1. Your post is quite relevant. I had not thought if the differences you present. Students should be taught the various motives people have in their actions and interactions with others. They should be aware that even educators have motives for behavior, some of which do not solely involve helping students learn.

    I would love to see an educational system that is aware of and teaches to the various personalities and resultant learning styles of its students. This may be because, as an introvert, I was not a joiner and was ‘lost’ in the crowd. Popular kids and truants were well known to the school administration but there seemed to be no effort to reach out to those like me who were not able to reach out or connect. Not all families, parents, or students know how to relate school experiences to real life, nor are all able to realize what may be ‘out there’.


  2. I agree with most of your observations about encouraging higher levels of verbal participation from students, particulary your opening examples of why kids might be disengaged. I would hazard a guess, though, that you’ve not had direct classroom experiences, because there are some other key factors I would have expected to see in this type of discourse.

    For example, English language learners are a key group that need to be encouraged to ‘talk through’ their understanding of a lesson to support their acquisition of new concepts and vocabulary.

    Additionally, it is no longer sufficient to have students contribute a “What is…” or “Is it…” Effective teachers today use instructional methods that encourage asking open-ended or critical thinking questions, “Why did the character…” or “How did those factors impact…”

    I appreciate how you bridge that important transition from a student developing both competitive and collaborative skills to the application of those abilities in the working world. If you have not delved into what the pedagogical world has written about closing the achievement gap, a quick read that may offer some resonance on this topic would be any of Ruby Payne’s books on understanding and teaching kids in poverty.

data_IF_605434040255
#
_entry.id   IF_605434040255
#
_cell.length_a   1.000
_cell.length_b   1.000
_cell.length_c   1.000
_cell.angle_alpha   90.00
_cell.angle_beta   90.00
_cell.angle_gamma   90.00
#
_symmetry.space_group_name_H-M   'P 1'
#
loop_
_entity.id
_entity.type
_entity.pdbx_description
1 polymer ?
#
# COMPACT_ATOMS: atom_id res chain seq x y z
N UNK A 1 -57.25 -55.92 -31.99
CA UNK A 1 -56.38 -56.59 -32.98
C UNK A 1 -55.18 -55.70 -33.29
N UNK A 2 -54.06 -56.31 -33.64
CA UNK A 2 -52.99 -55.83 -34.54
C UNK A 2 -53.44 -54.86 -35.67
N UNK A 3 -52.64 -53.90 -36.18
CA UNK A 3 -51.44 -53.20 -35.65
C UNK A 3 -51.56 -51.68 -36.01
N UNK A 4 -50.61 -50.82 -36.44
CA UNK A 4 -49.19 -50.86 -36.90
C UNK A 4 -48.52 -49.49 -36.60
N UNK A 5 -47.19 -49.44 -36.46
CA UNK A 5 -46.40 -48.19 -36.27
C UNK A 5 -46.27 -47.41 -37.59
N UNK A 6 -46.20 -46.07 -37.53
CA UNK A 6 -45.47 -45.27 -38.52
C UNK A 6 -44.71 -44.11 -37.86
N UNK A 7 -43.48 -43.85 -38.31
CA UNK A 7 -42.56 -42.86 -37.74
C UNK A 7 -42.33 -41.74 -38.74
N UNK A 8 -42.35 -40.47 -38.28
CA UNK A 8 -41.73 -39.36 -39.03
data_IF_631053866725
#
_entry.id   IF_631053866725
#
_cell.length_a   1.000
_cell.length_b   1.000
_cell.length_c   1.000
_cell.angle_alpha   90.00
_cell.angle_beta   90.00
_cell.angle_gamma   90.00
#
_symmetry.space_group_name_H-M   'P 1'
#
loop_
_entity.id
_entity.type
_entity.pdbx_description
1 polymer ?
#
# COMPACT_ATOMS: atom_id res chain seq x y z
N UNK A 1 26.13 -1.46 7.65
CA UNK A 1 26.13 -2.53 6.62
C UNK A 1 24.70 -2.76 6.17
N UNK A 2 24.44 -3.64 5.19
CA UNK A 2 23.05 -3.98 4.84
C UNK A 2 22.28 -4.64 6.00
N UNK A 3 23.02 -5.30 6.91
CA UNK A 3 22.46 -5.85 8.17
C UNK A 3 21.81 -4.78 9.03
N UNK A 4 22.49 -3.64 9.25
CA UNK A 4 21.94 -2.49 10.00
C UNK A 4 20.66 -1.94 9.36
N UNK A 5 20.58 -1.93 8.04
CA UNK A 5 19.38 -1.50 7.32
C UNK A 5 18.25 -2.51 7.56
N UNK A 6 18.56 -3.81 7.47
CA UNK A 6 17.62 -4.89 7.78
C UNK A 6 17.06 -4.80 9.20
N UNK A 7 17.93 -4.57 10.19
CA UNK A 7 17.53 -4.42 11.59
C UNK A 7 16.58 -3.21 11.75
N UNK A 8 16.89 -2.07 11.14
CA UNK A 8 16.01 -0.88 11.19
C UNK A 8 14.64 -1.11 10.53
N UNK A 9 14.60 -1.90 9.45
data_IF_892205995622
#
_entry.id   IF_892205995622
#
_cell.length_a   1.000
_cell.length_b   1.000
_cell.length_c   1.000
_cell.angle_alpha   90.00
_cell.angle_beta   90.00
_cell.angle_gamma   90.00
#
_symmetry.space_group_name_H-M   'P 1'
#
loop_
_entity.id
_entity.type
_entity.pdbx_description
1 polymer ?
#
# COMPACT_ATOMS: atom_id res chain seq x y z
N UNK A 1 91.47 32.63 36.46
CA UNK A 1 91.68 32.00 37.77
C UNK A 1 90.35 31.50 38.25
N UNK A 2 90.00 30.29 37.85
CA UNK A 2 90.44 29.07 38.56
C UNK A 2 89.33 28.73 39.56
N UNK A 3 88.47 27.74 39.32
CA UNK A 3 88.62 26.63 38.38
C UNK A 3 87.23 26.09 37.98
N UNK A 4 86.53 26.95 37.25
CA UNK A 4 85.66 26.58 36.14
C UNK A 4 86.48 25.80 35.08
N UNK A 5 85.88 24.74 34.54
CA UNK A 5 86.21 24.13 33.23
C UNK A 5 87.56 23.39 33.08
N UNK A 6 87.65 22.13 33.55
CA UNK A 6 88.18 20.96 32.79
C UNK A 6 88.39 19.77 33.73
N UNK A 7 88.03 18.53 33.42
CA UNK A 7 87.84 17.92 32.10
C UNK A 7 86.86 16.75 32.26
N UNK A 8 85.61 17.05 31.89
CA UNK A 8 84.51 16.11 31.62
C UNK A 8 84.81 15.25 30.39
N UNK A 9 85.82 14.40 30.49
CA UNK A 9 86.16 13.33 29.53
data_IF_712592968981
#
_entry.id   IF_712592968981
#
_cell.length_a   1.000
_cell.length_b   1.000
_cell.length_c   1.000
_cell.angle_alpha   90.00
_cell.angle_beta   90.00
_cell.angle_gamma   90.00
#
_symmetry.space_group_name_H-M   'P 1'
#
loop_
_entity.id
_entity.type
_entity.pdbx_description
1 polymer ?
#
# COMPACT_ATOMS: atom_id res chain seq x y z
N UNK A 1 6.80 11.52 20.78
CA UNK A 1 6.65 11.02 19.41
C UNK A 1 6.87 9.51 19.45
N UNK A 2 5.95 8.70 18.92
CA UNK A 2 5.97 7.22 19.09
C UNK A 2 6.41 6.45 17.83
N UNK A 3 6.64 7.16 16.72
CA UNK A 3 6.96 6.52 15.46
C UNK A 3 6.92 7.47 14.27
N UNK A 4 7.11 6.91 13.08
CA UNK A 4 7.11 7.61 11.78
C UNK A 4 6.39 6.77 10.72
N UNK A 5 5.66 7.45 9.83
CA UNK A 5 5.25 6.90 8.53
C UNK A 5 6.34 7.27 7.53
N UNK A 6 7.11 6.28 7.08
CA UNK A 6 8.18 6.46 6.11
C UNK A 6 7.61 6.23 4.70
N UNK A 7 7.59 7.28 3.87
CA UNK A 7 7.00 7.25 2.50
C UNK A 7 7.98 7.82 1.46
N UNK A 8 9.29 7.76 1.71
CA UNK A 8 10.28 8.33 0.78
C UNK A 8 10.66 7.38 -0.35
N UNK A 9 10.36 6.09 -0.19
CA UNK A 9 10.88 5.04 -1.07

These young learners bring into the classroom their gaps in knowledge, rich experiences with survival on the streets, and a casual speaking register with the potential to close opportunities to them for future employment. Once a teacher grasps that these students often tell narratives in circular fashion, as opposed to the traditional, linear beginning-middle-end style that most teachers from middle-class homes are familiar with, it’s no longer about the child’s deficits, and what they can’t communicate. The challenge becomes honoring those cultural or class-based realities and pushing each student to ‘translate’ that story to an academic format.

    As you can tell, this is a soapbox I like climbing on, and I’ll just indulge in one more digression. Some of the latest neurological research about language acquisition and the construction of memory – which directly impacts how each person learns – reveals that students from homes with African-American dialect (AAL) might need not only direct instruction in code switching to mainstream English (MELD), but also continual exposure over a period of time to hearing those -ed or -ing endings often dropped in casual register in order to develop the actual physical neurological connections to process the sounds without delay.

    Bottomline, there’s not one magical lesson nor one week of lessons that can increase student-teacher and student-student communication, but rather an outlook and appreciation for the diversity of learning styles that each child brings into the classroom that should be the starting point for truly communicating with young learners.

    Ah, and I’ll leave ya with a teaser…there’s also very telling articles out there about HOW teacher bias in communicating with female and male students dampens young women’s participation in more rigorous math and science classes.


Leave a Reply

Fill in your details below or click an icon to log in: Logo

You are commenting using your account. Log Out /  Change )

Google+ photo

You are commenting using your Google+ account. Log Out /  Change )

Twitter picture

You are commenting using your Twitter account. Log Out /  Change )

Facebook photo

You are commenting using your Facebook account. Log Out /  Change )


Connecting to %s